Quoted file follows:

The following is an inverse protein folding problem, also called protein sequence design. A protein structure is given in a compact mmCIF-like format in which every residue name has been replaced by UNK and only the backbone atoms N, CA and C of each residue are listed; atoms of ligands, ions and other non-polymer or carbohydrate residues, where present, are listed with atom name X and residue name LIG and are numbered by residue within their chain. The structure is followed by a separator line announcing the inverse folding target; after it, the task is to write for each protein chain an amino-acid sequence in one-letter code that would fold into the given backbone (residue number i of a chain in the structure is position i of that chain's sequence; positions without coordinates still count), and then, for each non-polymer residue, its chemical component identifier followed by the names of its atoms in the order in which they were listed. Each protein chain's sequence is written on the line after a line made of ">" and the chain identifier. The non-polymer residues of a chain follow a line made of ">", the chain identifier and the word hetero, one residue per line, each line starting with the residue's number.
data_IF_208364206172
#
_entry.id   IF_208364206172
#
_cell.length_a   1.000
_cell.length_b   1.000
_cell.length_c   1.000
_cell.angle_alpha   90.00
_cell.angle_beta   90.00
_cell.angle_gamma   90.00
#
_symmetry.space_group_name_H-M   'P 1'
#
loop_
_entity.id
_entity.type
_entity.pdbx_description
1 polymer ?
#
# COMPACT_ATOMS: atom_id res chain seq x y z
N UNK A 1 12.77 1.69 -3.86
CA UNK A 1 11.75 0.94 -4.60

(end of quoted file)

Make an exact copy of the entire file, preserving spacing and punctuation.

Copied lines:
The following is an inverse protein folding problem, also called protein sequence design. A protein structure is given in a compact mmCIF-like format in which every residue name has been replaced by UNK and only the backbone atoms N, CA and C of each residue are listed; atoms of ligands, ions and other non-polymer or carbohydrate residues, where present, are listed with atom name X and residue name LIG and are numbered by residue within their chain. The structure is followed by a separator line announcing the inverse folding target; after it, the task is to write for each protein chain an amino-acid sequence in one-letter code that would fold into the given backbone (residue number i of a chain in the structure is position i of that chain's sequence; positions without coordinates still count), and then, for each non-polymer residue, its chemical component identifier followed by the names of its atoms in the order in which they were listed. Each protein chain's sequence is written on the line after a line made of ">" and the chain identifier. The non-polymer residues of a chain follow a line made of ">", the chain identifier and the word hetero, one residue per line, each line starting with the residue's number.
data_IF_208364206172
#
_entry.id   IF_208364206172
#
_cell.length_a   1.000
_cell.length_b   1.000
_cell.length_c   1.000
_cell.angle_alpha   90.00
_cell.angle_beta   90.00
_cell.angle_gamma   90.00
#
_symmetry.space_group_name_H-M   'P 1'
#
loop_
_entity.id
_entity.type
_entity.pdbx_description
1 polymer ?
#
# COMPACT_ATOMS: atom_id res chain seq x y z
N UNK A 1 12.77 1.69 -3.86
CA UNK A 1 11.75 0.94 -4.60